Having written The Usual Suspects, Christopher McQuarrie’s directorial debut was always going to generate a lot of interest. It also, when it finally did arrive five years later, generated a lot of disappointment, not least for McQuarrie, who wouldn’t direct another film until Jack Reacher in 2012. Which, looking back from more than a decade later, seems a bit unfair. In Usual Suspects fashion The Way of the Gun delivers blood and twists with a noirish inflection, and takes a pair of good-looking, tooled-up desperadoes (Benicio Del Toro, Ryan Phillipe), dresses them up in Tarantino attitude and pitches them into a plot constructed like a maze. Thing starts fairly easy, as the two … Read more
Anders Berthelsen and Iben Hjejle in Mifune

Mifune

The title is a reference to Toshiro Mifune, the Japanese director Akira Kurosawa’s favourite actor. He died as the film went into production and director Søren Kragh-Jacobsen and writer Anders Thomas Jensen came up with the title as a way of honouring him. So, no, this isn’t Japanese arthouse; it’s Danish. Which will scare a few people off, most likely. Scarier still, Mifune follows the Dogma commandments – the puritanical, ornament-free film-making style that has Hollywood-lovers reaching for their revolvers. The story is similarly bare-bones: the wife (it’s Sofie Gråbøl, later of The Killing fame) of a newly married man (Anders Berthelsen) is far from happy when she discovers his secret history – … Read more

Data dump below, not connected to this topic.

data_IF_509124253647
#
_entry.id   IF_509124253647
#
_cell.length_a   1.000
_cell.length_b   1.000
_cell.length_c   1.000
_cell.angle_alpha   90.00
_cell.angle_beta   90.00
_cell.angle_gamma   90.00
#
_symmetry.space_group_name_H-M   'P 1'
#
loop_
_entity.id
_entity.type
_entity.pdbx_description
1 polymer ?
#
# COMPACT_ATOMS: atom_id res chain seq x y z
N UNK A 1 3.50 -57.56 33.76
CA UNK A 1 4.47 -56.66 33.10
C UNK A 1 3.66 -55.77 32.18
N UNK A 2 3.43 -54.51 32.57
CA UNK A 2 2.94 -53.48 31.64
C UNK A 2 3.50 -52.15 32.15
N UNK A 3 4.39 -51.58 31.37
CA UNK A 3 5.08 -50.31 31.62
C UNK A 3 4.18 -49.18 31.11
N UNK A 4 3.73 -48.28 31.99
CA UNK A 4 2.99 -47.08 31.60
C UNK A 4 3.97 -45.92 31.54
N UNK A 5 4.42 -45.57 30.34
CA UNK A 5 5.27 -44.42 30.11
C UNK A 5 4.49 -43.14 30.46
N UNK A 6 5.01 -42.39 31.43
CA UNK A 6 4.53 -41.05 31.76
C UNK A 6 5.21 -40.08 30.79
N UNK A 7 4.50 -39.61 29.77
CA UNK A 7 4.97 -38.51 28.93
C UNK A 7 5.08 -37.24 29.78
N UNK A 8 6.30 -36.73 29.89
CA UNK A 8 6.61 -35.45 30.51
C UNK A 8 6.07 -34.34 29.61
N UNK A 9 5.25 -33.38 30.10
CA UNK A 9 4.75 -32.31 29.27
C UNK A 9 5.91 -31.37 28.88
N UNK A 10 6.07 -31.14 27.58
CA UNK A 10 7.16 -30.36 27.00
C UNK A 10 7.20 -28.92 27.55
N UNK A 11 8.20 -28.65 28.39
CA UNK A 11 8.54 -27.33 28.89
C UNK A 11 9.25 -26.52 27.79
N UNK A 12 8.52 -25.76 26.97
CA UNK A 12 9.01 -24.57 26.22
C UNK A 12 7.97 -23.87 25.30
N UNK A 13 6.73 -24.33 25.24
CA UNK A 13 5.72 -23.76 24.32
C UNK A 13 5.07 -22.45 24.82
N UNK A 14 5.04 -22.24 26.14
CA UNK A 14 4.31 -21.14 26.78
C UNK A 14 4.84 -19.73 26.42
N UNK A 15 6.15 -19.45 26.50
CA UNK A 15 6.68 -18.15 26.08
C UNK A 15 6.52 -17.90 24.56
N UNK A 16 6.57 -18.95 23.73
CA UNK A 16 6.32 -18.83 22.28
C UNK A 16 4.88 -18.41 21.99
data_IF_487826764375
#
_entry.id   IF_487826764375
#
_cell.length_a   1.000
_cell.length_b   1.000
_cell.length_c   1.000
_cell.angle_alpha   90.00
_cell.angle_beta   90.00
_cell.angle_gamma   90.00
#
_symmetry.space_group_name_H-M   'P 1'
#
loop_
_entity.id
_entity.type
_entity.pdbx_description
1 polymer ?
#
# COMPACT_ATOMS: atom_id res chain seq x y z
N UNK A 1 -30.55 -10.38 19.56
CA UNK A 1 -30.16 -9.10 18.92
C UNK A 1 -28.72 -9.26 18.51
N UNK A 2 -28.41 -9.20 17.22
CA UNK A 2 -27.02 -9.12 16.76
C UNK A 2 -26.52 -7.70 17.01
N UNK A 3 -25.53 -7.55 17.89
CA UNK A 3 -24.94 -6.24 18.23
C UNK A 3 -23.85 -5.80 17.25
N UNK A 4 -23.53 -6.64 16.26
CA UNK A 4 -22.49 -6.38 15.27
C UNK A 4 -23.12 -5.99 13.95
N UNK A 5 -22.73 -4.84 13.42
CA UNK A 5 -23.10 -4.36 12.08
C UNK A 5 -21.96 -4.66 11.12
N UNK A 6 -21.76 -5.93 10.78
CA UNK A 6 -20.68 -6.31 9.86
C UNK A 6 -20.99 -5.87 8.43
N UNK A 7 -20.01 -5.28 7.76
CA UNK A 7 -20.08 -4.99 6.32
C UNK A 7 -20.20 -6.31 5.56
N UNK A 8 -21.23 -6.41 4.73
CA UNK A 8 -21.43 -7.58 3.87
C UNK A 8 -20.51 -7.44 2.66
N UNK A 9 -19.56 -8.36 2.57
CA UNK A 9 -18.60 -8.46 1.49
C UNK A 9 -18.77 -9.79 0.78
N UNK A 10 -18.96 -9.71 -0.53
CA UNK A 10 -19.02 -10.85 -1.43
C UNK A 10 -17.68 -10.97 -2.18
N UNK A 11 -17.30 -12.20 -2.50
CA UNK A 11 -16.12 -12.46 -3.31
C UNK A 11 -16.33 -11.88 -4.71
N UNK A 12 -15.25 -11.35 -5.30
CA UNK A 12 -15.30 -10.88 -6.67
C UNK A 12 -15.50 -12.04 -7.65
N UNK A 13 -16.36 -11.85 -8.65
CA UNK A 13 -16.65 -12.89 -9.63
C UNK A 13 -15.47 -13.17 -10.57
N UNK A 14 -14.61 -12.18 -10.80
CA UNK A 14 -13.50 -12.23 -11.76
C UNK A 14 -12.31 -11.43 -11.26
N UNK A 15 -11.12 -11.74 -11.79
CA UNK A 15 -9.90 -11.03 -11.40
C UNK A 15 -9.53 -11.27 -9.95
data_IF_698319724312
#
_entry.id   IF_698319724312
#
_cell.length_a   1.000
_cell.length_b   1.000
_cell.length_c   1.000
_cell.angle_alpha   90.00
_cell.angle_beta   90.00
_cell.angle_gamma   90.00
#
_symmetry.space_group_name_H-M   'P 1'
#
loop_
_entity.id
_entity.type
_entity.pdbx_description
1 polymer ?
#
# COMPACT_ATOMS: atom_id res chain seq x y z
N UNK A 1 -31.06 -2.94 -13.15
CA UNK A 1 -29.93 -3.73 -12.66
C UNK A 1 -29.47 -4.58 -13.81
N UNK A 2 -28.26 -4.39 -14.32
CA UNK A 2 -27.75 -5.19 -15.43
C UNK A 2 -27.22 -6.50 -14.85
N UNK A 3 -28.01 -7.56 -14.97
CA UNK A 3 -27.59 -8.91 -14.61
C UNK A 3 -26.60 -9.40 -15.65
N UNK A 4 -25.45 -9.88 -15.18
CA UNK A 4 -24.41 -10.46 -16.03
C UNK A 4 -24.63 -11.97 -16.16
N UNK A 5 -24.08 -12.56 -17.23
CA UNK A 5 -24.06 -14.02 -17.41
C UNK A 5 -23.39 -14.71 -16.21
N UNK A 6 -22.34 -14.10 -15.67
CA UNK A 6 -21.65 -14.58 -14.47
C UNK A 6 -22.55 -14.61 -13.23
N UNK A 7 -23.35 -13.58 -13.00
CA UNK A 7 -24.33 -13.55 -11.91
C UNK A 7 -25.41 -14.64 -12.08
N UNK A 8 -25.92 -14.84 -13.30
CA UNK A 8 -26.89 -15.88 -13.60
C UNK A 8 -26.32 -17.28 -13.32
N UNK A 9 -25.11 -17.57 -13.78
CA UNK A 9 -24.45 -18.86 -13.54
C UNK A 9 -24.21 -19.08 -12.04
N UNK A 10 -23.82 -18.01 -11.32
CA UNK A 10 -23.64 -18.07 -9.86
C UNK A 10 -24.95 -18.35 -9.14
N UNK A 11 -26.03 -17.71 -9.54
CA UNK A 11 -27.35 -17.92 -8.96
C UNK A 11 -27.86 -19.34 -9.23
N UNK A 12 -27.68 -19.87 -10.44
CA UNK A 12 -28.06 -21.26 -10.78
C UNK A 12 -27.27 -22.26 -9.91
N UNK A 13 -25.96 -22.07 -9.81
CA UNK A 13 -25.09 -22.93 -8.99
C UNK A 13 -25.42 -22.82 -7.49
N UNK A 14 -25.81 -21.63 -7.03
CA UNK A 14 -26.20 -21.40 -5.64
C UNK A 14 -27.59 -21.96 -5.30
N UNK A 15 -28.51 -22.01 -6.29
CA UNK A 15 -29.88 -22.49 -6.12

Nicole Kidman shocked in The Others

The Others